From IRS.Gov: IRS Offers Tips to Taxpayers Preparing for Hurricanes, Floods and Other Natural Disasters
WASHINGTON — With Hurricane Preparedness Week, May 7 to 13, now in progress and the start of the Atlantic hurricane season looming on June 1, the Internal Revenue Service today offered advice to taxpayers who may be affected by these types of storms, as well as other natural disasters. The IRS also wants taxpayers to know that the agency is here to help, including offering a special toll-free hotline to people in federally declared disaster areas, staffed with IRS specialists trained to handle disaster-related issues.
Don’t Forget to Update Emergency Plans
Because a disaster can strike any time, be sure to review emergency plans annually. Personal and business situations change over time, as do preparedness needs. When employers hire new employees or when a company or organization changes functions, they should update plans accordingly and inform employees of the changes. Make plans ahead of time and be sure to practice them.
Create Electronic Copies of Key Documents
Taxpayers can help themselves by keeping a duplicate set of key documents including bank statements, tax returns, identifications and insurance policies in a safe place such as a waterproof container and away from the original set.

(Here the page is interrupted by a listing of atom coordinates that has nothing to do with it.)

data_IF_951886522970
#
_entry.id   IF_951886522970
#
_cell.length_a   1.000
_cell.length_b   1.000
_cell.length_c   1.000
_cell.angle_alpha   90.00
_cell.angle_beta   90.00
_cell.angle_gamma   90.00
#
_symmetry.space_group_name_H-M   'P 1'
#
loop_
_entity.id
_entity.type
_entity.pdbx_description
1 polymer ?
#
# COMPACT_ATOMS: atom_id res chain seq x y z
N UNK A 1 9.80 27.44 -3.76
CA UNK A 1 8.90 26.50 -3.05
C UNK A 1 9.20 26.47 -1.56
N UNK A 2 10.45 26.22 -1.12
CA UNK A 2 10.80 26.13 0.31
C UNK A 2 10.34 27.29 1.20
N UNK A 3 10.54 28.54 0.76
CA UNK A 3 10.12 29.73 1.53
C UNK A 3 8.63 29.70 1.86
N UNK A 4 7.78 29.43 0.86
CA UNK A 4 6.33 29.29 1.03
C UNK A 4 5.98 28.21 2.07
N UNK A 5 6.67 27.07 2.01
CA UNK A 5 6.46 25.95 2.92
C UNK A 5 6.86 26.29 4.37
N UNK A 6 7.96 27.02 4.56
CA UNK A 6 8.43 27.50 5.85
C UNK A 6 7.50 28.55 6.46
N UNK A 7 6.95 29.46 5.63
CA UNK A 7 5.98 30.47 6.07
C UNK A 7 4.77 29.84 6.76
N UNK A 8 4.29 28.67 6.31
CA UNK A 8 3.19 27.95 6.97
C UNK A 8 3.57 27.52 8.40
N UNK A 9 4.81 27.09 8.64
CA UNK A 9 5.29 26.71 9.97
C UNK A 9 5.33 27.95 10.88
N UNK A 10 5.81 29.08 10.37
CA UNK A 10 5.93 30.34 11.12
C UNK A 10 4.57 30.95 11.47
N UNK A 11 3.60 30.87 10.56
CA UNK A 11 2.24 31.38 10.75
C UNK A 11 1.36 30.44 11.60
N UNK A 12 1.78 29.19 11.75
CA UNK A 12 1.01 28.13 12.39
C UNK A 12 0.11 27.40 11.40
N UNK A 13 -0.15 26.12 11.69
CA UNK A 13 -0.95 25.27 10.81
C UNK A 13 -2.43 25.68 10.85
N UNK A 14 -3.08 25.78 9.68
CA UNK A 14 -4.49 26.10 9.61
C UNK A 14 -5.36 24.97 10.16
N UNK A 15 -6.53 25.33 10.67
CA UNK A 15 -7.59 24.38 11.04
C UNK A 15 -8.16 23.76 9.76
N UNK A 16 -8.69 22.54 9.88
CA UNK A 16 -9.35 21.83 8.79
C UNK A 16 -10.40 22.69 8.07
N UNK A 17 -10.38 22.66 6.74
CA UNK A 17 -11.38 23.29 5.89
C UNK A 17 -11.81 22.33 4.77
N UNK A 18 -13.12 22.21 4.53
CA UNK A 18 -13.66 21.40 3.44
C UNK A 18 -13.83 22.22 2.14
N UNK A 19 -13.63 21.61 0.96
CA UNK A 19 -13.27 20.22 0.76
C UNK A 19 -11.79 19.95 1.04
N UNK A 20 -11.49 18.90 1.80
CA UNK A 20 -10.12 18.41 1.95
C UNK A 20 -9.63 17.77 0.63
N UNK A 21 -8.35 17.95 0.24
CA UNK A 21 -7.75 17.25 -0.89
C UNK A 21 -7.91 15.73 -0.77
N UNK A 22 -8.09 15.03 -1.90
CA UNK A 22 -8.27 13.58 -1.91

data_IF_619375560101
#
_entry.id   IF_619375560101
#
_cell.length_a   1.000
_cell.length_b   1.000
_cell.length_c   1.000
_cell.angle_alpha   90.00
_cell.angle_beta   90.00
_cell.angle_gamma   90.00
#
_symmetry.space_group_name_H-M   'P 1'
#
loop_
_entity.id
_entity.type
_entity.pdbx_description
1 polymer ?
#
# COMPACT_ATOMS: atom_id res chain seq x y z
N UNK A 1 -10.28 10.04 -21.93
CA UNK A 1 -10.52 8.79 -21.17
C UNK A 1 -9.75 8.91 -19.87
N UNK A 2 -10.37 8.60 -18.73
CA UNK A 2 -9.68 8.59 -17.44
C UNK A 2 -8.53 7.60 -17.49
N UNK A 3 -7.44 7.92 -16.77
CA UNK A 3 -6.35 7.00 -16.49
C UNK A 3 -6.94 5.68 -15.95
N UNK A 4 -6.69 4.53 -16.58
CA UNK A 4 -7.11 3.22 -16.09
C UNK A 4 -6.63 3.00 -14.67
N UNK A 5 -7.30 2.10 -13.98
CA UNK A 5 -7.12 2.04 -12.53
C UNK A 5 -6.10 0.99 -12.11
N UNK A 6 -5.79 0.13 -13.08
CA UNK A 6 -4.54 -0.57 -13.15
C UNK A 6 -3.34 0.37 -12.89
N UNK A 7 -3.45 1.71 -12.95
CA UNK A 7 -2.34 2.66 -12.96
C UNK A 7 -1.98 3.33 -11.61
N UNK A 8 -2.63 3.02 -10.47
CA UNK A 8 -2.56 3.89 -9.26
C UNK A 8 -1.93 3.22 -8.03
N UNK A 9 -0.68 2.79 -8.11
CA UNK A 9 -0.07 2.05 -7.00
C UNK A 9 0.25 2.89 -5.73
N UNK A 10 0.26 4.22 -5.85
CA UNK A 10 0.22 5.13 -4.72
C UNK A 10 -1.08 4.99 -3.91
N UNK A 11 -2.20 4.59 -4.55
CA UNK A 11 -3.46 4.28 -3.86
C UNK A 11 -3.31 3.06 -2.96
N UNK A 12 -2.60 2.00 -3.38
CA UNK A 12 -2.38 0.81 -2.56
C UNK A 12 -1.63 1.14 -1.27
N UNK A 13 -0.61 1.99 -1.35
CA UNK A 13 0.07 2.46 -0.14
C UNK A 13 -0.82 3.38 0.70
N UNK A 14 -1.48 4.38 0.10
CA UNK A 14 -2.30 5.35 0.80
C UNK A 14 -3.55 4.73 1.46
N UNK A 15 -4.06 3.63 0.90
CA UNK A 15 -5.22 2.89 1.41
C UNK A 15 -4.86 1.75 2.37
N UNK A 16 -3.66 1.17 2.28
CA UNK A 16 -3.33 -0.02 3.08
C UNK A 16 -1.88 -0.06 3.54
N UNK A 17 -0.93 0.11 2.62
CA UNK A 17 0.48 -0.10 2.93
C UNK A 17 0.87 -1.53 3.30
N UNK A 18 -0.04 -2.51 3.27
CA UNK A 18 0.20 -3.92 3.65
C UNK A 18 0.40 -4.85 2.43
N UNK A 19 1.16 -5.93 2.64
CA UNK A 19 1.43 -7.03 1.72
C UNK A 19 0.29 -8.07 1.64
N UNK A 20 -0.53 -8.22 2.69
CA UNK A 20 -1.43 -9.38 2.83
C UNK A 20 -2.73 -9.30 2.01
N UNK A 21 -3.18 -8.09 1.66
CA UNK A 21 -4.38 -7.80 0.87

Doing so is easier now that many financial institutions provide statements and documents electronically, and financial information is available on the Internet. Even if the original documents are provided only on paper, these can be scanned into an electronic format. This way, taxpayers can download them to a storage device such as an external hard drive or USB flash drive, or burn them to a CD or DVD.
It’s a good idea to photograph or videotape the contents of any home, especially items of higher value. Documenting these items ahead of time will make it easier to claim any available insurance and tax benefits after the disaster strikes. The IRS has a disaster loss workbook, Publication 584, which can help taxpayers compile a room-by-room list of belongings.
Photographs can help anyone prove the fair market value of items for insurance and casualty loss claims. Ideally, photos should be stored with a friend or family member who lives outside the area.
Check on Fiduciary Bonds
Employers who use payroll service providers should ask the provider if it has a fiduciary bond in place. The bond could protect the employer in the event of default by the payroll service provider.
IRS Ready to Help
In the case of a federally declared disaster, an affected taxpayer can call 866-562-5227 to speak with an IRS specialist trained to handle disaster-related issues.